> In the eyes of college admissions, not all high schools are equal.

    If you are leaving a tough, academically rigorous high school in order to attend a less competitive alternative school, the admissions office will want to know why. If your only answer is “I thought it would be easier, and I’m the sort of person who likes to slide by doing the bare minimum,” your application probably won’t be very impressive. But if you see your diploma as a means to a different, more impressive end (graduating early, starting college, spending more time on your music or a sport, traveling, working full-time, caring for family members, etc.), your choice will be understood in that spirit.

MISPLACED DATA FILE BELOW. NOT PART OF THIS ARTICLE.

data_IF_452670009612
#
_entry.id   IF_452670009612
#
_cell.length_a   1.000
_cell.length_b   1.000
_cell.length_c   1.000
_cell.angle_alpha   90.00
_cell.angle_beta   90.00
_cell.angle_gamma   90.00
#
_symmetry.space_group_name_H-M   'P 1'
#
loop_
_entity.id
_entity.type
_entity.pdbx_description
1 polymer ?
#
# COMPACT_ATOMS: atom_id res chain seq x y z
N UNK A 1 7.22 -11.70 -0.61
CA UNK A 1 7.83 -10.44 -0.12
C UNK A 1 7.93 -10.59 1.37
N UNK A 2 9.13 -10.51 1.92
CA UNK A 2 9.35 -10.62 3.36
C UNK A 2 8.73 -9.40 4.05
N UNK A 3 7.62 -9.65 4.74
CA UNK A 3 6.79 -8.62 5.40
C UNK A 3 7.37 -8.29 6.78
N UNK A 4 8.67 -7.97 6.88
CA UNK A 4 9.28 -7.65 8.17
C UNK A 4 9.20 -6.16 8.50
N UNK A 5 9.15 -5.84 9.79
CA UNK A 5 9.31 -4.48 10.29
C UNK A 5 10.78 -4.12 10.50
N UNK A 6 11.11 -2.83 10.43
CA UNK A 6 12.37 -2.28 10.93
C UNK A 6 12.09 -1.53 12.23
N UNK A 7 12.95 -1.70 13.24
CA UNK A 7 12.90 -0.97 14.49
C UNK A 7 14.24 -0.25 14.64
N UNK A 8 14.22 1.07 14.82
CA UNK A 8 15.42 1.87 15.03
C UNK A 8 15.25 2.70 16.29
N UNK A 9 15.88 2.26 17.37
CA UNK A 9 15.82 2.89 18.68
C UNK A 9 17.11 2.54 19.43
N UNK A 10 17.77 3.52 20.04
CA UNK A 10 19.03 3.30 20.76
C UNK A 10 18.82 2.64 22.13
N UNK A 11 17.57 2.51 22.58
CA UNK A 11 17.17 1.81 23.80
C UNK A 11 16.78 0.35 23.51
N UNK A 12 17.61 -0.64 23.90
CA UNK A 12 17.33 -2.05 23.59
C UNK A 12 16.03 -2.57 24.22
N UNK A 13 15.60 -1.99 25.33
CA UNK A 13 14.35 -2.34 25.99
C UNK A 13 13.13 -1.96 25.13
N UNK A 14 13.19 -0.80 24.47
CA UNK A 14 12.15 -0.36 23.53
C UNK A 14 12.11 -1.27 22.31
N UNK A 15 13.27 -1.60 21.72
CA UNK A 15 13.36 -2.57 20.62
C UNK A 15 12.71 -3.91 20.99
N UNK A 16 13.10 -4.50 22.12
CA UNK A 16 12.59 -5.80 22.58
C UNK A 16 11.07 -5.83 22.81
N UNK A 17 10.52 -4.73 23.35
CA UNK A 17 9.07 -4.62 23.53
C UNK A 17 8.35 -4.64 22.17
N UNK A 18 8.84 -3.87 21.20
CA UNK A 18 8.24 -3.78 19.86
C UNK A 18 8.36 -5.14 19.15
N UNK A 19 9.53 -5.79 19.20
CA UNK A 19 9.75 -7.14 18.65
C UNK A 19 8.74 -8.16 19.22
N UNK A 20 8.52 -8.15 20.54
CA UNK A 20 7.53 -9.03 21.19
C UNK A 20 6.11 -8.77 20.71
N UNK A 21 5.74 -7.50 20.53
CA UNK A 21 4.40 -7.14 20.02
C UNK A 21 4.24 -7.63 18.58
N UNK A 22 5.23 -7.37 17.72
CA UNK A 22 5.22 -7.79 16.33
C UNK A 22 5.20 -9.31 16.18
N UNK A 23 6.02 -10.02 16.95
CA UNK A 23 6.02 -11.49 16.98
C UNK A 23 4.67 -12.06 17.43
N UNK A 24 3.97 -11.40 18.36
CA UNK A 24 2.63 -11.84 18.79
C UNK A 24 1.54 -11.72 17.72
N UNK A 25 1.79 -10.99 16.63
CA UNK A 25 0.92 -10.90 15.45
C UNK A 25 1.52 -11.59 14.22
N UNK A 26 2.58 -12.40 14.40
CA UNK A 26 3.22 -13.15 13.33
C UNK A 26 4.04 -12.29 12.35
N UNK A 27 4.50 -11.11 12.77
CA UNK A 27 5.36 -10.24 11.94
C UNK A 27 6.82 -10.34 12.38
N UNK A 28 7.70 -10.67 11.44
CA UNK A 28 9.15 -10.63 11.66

> Not all alternative schools are the same.

    There are many different kinds of alternative high schools. Some cater to working adults and recent immigrants. This is good. It means they will treat you with the respect they give to other adults, and will understand that you are there to meet a specific goal: getting your diploma. But if the school caters to teens who have been repeatedly expelled from other schools, they might have a strict discipline code. If you are leaving high school to gain more independence, this is the very opposite of what you want!